Curriculum

John Glenn, 93, says schools should teach evolution, ruminates on suspended astronaut career

  • In this photo taken on Thursday, May 14, 2015, former astronaut and senator John Glenn gestures while answering questions during an exclusive interview with The Associated Press at the Ohio Statehouse. Glenn said facts about scientific discovery should be taught in schools - and that includes evolution. The 93-year-old said that he sees no contradiction between believing in God and believing in evolution. When he went back into space in 1998, he had announced that "to look out at this kind of creation out here and not believe in God is to me impossible.”  (AP Photo/Paul Vernon)

    In this photo taken on Thursday, May 14, 2015, former astronaut and senator John Glenn gestures while answering questions during an exclusive interview with The Associated Press at the Ohio Statehouse. Glenn said facts about scientific discovery should be taught in schools - and that includes evolution. The 93-year-old said that he sees no contradiction between believing in God and believing in evolution. When he went back into space in 1998, he had announced that "to look out at this kind of creation out here and not believe in God is to me impossible.” (AP Photo/Paul Vernon)  (The Associated Press)

  • In this photo taken on Thursday, May 14, 2015, former astronaut and senator John Glenn answers questions during an exclusive interview with The Associated Press at the Ohio Statehouse. Glenn said facts about scientific discovery should be taught in schools - and that includes evolution. The 93-year-old said that he sees no contradiction between believing in God and believing in evolution. When he went back into space in 1998, he had announced that "to look out at this kind of creation out here and not believe in God is to me impossible.”  (AP Photo/Paul Vernon)

    In this photo taken on Thursday, May 14, 2015, former astronaut and senator John Glenn answers questions during an exclusive interview with The Associated Press at the Ohio Statehouse. Glenn said facts about scientific discovery should be taught in schools - and that includes evolution. The 93-year-old said that he sees no contradiction between believing in God and believing in evolution. When he went back into space in 1998, he had announced that "to look out at this kind of creation out here and not believe in God is to me impossible.” (AP Photo/Paul Vernon)  (The Associated Press)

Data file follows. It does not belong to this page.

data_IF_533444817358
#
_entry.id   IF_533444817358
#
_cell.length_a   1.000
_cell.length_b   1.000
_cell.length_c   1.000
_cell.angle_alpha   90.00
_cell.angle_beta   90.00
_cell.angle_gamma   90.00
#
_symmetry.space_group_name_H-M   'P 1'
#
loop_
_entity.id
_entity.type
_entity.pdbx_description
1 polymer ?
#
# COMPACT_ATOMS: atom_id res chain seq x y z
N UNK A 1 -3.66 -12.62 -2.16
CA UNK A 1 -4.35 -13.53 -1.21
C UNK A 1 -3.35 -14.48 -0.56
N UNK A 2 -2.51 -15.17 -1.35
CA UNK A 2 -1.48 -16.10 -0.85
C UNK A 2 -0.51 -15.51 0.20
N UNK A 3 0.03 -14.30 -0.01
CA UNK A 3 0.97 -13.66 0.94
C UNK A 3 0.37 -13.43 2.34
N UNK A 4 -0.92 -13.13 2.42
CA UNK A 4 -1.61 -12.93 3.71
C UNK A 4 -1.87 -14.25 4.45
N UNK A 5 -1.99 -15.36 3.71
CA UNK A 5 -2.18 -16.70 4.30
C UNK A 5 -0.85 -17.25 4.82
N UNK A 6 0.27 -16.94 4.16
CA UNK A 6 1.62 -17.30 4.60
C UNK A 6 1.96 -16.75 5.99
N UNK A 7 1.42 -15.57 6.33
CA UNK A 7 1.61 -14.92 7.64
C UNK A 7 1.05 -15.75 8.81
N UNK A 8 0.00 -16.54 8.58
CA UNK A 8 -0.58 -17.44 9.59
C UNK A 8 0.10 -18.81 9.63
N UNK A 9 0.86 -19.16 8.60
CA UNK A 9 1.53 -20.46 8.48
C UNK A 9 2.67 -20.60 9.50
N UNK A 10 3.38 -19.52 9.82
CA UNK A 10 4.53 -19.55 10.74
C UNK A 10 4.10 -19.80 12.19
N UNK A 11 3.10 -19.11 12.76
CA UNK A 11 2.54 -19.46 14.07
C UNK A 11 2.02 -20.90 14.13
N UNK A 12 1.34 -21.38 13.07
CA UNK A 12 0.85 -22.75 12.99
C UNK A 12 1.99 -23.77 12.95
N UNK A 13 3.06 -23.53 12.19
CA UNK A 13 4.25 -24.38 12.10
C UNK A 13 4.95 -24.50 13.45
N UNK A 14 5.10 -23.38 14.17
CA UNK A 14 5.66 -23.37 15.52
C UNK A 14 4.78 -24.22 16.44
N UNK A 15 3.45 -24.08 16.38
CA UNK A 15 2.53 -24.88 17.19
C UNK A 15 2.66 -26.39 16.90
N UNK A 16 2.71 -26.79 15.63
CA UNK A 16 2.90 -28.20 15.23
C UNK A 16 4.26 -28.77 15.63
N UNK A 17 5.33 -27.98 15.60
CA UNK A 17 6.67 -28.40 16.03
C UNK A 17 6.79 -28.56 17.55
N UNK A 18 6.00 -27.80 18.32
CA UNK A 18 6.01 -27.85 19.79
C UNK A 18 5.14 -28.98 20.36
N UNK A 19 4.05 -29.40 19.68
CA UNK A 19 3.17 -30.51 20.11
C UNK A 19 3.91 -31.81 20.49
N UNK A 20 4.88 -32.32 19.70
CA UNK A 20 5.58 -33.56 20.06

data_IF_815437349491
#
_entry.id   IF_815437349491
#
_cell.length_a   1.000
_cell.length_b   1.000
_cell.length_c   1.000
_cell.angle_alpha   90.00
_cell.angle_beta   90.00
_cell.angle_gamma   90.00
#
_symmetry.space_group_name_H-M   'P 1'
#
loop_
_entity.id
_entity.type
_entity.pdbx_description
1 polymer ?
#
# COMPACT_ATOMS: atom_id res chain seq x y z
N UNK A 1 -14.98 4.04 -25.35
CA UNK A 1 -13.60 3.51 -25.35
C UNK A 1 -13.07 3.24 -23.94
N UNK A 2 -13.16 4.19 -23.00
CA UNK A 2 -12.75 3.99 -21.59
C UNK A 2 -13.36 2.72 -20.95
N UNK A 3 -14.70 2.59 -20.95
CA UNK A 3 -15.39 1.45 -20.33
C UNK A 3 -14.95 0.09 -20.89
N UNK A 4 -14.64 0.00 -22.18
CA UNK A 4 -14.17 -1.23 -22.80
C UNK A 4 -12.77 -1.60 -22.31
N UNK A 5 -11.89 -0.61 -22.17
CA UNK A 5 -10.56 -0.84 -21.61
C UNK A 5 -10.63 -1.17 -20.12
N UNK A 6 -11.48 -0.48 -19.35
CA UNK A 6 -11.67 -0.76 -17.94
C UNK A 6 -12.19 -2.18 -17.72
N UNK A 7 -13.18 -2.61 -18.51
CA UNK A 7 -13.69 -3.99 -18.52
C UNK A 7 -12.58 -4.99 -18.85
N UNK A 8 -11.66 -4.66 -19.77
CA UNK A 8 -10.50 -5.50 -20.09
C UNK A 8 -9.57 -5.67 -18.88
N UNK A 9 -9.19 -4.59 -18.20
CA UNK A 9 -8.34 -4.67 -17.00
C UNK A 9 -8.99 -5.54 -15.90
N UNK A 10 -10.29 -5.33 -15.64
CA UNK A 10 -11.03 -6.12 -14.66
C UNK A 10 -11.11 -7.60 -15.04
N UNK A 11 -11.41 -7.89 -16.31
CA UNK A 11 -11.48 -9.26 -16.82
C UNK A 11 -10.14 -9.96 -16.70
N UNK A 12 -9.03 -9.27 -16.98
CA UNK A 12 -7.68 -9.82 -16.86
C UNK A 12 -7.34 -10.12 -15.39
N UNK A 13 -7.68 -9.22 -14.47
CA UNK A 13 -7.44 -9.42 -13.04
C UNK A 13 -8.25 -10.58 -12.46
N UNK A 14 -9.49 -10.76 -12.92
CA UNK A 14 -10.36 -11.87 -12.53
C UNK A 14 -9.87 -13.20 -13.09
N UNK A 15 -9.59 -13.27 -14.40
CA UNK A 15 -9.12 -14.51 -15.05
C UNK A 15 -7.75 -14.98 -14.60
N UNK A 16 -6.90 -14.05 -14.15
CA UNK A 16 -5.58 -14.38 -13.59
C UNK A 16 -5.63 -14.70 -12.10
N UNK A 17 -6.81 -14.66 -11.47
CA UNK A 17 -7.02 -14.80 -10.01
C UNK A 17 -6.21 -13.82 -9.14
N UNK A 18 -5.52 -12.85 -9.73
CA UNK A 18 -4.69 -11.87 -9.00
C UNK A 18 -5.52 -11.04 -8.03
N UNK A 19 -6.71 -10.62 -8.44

• In this photo taken on Thursday, May 14, 2015, former astronaut and senator John Glenn answers questions during an exclusive interview with The Associated Press at the Ohio Statehouse. Glenn said facts about scientific discovery should be taught in schools - and that includes evolution. The 93-year-old said that he sees no contradiction between believing in God and believing in evolution. When he went back into space in 1998, he had announced that "to look out at this kind of creation out here and not believe in God is to me impossible.”   (AP Photo/Paul Vernon)

    In this photo taken on Thursday, May 14, 2015, former astronaut and senator John Glenn answers questions during an exclusive interview with The Associated Press at the Ohio Statehouse. Glenn said facts about scientific discovery should be taught in schools - and that includes evolution. The 93-year-old said that he sees no contradiction between believing in God and believing in evolution. When he went back into space in 1998, he had announced that "to look out at this kind of creation out here and not believe in God is to me impossible.” (AP Photo/Paul Vernon)  (The Associated Press)

John Glenn says facts about scientific discovery should be taught in schools — and that includes evolution.

The 93-year-old former astronaut and U.S. senator tells The Associated Press in an interview that he sees no contradiction between believing in God and believing in evolution. When he went back into space in 1998, he had announced that "to look out at this kind of creation out here and not believe in God is to me impossible."

The Democrat also says he doesn't plan to stump for or endorse any candidates in 2016. He has weathered a year of health difficulties, including a small stroke, and has lost half his vision and some hearing.

He and his wife, 95-year-old Annie, say they'll devote their energies to ramping up the John Glenn College of Public Affairs at Ohio State University.